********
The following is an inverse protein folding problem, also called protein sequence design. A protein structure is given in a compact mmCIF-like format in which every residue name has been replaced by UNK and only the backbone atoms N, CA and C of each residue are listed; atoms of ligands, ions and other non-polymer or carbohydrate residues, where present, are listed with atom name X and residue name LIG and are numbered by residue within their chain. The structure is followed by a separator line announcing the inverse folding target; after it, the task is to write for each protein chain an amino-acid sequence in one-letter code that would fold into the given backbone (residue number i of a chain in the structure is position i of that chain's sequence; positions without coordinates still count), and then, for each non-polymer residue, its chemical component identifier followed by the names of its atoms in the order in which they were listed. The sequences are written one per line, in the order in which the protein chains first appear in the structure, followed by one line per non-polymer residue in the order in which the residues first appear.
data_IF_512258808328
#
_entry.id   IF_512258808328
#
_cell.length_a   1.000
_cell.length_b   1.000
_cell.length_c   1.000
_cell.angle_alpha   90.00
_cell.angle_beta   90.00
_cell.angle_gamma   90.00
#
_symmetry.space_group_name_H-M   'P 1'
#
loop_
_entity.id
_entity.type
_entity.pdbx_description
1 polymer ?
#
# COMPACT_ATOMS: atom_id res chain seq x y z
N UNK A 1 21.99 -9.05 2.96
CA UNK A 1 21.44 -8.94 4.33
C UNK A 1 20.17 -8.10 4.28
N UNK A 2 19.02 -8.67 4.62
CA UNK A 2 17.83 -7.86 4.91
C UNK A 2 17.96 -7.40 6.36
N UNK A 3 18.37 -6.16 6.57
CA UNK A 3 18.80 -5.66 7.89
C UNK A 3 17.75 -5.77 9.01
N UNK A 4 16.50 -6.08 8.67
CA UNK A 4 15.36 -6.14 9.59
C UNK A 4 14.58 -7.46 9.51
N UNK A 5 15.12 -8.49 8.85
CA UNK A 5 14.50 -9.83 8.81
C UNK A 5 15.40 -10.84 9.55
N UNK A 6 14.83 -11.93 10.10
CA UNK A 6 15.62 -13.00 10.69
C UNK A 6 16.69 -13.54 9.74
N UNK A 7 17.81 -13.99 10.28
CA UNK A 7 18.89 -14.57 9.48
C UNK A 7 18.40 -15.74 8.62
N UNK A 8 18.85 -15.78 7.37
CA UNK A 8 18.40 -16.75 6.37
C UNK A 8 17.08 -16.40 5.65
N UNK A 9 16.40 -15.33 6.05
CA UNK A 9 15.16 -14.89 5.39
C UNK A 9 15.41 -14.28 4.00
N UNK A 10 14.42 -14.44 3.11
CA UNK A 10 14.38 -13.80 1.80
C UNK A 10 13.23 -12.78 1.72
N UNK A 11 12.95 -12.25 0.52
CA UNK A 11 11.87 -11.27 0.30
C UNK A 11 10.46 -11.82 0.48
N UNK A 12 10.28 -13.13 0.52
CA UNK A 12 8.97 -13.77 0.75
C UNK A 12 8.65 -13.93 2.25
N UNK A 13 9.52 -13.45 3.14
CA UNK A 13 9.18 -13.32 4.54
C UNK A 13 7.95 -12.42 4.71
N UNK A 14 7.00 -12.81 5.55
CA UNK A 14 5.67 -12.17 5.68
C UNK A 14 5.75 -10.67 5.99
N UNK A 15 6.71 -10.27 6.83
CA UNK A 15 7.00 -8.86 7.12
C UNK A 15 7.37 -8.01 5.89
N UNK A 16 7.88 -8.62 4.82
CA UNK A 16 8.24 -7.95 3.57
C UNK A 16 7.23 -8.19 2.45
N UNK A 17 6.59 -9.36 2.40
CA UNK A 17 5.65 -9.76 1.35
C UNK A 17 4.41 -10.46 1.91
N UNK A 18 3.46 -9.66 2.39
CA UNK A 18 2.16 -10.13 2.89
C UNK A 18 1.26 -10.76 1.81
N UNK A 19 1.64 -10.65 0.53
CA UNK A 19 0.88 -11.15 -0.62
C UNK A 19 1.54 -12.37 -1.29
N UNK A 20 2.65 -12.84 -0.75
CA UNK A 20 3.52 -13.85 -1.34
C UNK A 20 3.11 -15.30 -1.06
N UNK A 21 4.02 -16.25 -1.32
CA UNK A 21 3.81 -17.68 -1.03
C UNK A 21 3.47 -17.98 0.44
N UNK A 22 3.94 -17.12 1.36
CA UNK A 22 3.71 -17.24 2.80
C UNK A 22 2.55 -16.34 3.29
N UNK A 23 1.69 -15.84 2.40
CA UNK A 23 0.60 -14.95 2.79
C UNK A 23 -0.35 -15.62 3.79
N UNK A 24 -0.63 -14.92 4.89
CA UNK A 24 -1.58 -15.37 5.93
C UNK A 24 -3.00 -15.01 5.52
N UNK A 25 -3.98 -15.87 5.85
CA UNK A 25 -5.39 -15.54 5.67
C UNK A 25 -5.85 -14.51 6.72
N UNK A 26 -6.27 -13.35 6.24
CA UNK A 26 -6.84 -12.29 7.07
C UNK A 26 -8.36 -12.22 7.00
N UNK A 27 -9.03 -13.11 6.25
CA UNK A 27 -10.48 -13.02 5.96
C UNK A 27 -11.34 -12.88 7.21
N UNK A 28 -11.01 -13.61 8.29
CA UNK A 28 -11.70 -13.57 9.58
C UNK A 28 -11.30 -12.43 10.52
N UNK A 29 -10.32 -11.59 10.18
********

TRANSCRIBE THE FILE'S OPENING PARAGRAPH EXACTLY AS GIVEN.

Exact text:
The following is an inverse protein folding problem, also called protein sequence design. A protein structure is given in a compact mmCIF-like format in which every residue name has been replaced by UNK and only the backbone atoms N, CA and C of each residue are listed; atoms of ligands, ions and other non-polymer or carbohydrate residues, where present, are listed with atom name X and residue name LIG and are numbered by residue within their chain. The structure is followed by a separator line announcing the inverse folding target; after it, the task is to write for each protein chain an amino-acid sequence in one-letter code that would fold into the given backbone (residue number i of a chain in the structure is position i of that chain's sequence; positions without coordinates still count), and then, for each non-polymer residue, its chemical component identifier followed by the names of its atoms in the order in which they were listed. The sequences are written one per line, in the order in which the protein chains first appear in the structure, followed by one line per non-polymer residue in the order in which the residues first appear.